Whakatane-based webcam images and monitoring flights confirm continuing steam and gas plumes, and no significant changes in the active crater. The Volcanic Alert Level remains at 2.
Observations from the Whakatane webcam show that Whakaari/White Island continues to emit steam and gas. Additionally, as the weather allows, we are continuing regular gas measurement and observation flights. The most recent flights last month showed the steam and gas plume continues to originate from the same vent locations as previously observed, with discharge rates in a similar range. There has been no evidence of ash emission or eruptive activity from these vents.
Following the recent severe weather, one of our surviving on-island sites has not recovered. Consequently, we can no longer receive data from the North Rim webcam and the Crater Floor GNSS (GPS) sensor. These were our last remaining reliable sensors on the island. We continue to make regular observation and gas measurement flights to monitor the status of the island (Figure 1). We obtain satellite-based ground deformation data approximately every 10 days that allows us to observe ground deformation trends. These are complimented by daily satellite-based Sulphur Dioxide (SO2) emission measurements, although this technique is not as sensitive as our gas measurements during flights. Neither of these satellite techniques have detected significant changes in the overall activity at the volcano over the past few months.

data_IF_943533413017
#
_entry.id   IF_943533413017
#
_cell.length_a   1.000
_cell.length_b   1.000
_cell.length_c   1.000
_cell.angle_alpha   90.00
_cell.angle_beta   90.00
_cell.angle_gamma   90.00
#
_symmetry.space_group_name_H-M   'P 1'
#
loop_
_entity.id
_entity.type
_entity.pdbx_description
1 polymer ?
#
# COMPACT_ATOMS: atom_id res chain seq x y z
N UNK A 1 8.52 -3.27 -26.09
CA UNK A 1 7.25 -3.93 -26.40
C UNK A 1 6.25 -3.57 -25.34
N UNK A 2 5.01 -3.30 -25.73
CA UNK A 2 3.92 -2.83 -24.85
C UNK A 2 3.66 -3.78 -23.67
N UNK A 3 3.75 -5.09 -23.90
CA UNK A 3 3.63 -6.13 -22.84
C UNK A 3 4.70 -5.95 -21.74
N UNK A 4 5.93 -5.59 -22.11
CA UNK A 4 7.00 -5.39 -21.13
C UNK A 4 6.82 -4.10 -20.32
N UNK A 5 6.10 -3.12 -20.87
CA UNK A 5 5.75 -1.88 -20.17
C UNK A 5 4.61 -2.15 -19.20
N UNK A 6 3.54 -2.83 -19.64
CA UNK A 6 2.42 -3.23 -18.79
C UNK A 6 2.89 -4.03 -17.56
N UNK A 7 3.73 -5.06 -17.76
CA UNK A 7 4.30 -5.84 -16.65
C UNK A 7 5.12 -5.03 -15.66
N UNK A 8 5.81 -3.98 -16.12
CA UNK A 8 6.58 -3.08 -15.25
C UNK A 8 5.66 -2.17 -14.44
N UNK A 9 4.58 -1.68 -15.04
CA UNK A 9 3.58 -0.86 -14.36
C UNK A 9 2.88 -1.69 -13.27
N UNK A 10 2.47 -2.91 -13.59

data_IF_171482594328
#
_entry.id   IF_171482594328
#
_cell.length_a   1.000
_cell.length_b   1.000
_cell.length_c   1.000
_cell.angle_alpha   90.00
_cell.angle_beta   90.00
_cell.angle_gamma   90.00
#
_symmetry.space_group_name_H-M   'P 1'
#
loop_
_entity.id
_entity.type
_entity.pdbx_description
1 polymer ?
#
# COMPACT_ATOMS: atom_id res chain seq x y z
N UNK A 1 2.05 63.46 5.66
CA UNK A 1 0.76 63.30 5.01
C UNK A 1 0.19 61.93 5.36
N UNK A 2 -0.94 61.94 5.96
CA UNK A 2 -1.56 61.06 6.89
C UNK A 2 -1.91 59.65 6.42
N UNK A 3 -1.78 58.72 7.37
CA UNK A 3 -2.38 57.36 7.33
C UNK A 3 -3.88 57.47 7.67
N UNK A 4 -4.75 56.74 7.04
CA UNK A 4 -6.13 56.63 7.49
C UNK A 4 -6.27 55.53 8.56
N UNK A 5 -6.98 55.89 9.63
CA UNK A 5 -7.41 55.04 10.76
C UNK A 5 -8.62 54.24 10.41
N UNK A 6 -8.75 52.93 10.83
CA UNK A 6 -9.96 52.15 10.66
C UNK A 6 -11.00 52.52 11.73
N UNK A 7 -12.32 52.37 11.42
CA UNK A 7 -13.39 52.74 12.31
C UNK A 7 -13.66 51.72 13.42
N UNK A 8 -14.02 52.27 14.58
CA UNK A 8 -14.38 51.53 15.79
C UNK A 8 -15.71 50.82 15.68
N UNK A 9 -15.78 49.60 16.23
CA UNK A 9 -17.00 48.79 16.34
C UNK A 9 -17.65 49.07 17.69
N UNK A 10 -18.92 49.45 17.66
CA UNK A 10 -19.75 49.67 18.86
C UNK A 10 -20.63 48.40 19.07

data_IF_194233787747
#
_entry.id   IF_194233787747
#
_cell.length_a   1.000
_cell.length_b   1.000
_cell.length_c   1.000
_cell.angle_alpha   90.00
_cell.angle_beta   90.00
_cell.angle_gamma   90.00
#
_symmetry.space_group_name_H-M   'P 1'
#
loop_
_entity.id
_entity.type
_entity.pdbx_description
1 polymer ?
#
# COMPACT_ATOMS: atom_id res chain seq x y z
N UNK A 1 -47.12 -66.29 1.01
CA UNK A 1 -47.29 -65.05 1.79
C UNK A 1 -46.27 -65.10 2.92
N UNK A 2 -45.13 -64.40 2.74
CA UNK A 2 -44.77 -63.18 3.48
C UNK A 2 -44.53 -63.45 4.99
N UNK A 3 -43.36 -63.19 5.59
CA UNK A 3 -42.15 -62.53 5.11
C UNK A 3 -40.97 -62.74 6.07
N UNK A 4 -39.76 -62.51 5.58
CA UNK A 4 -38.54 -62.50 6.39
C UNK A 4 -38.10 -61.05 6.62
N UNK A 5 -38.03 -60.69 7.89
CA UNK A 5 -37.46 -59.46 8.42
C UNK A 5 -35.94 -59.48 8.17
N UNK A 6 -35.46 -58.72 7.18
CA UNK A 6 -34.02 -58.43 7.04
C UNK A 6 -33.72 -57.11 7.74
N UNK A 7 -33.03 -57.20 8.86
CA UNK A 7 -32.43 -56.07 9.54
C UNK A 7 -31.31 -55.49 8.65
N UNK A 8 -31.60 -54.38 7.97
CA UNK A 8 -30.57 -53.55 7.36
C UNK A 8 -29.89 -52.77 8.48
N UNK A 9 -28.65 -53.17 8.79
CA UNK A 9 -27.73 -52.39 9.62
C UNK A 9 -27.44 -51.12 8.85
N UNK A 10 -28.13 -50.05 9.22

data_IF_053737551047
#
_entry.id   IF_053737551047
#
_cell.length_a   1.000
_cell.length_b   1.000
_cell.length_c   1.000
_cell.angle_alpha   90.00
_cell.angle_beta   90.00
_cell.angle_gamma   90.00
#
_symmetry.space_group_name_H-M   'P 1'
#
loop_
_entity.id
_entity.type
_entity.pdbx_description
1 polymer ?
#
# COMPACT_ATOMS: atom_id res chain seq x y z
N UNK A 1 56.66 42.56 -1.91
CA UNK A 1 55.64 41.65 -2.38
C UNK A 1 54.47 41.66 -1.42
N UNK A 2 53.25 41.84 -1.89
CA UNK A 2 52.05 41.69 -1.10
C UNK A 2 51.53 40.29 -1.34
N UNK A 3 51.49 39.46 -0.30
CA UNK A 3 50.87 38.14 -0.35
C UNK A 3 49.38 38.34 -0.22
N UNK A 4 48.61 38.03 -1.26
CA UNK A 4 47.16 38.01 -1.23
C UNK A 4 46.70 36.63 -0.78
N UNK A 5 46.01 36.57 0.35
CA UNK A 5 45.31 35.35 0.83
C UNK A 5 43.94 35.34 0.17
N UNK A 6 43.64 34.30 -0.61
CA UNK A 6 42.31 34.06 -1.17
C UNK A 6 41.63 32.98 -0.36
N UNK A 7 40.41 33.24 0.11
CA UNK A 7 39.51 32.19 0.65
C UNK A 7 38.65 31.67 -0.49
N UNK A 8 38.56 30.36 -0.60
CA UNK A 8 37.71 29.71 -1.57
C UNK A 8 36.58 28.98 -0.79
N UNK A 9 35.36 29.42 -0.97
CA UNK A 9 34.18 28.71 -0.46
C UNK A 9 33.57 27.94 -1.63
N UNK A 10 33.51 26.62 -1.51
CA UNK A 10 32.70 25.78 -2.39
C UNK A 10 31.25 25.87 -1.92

The Volcanic Alert Level remains at Level 2 (moderate to heightened unrest) and the Aviation Colour Code remains at Yellow, acknowledging the current level of activity, but also continuing to consider the greater level of uncertainty in our interpretation due to the current lack of consistent, useful real-time data.
As the weather allows, we will continue to undertake gas measurement and observation flights over the island until we can service our on-island equipment and power supplies.
The Volcanic Alert Level reflects the current level of volcanic unrest or activity and is not a forecast of future activity. While Volcanic Alert Level 2 is mostly associated with volcanic unrest hazards (including discharge of steam and hot volcanic gases, earthquakes, landslides, and hydrothermal activity), potential for eruption hazards also exists and eruptions can still occur with little or no warning.
Further information about the Volcanic Alert Levels and what they mean can be found here.
GNS Science’s National Geohazards Monitoring Centre and Volcano Monitoring Group, through the GeoNet programme, continue to monitor Whakaari/White Island for further changes in unrest.
Paul Jarvis Duty Volcanologist
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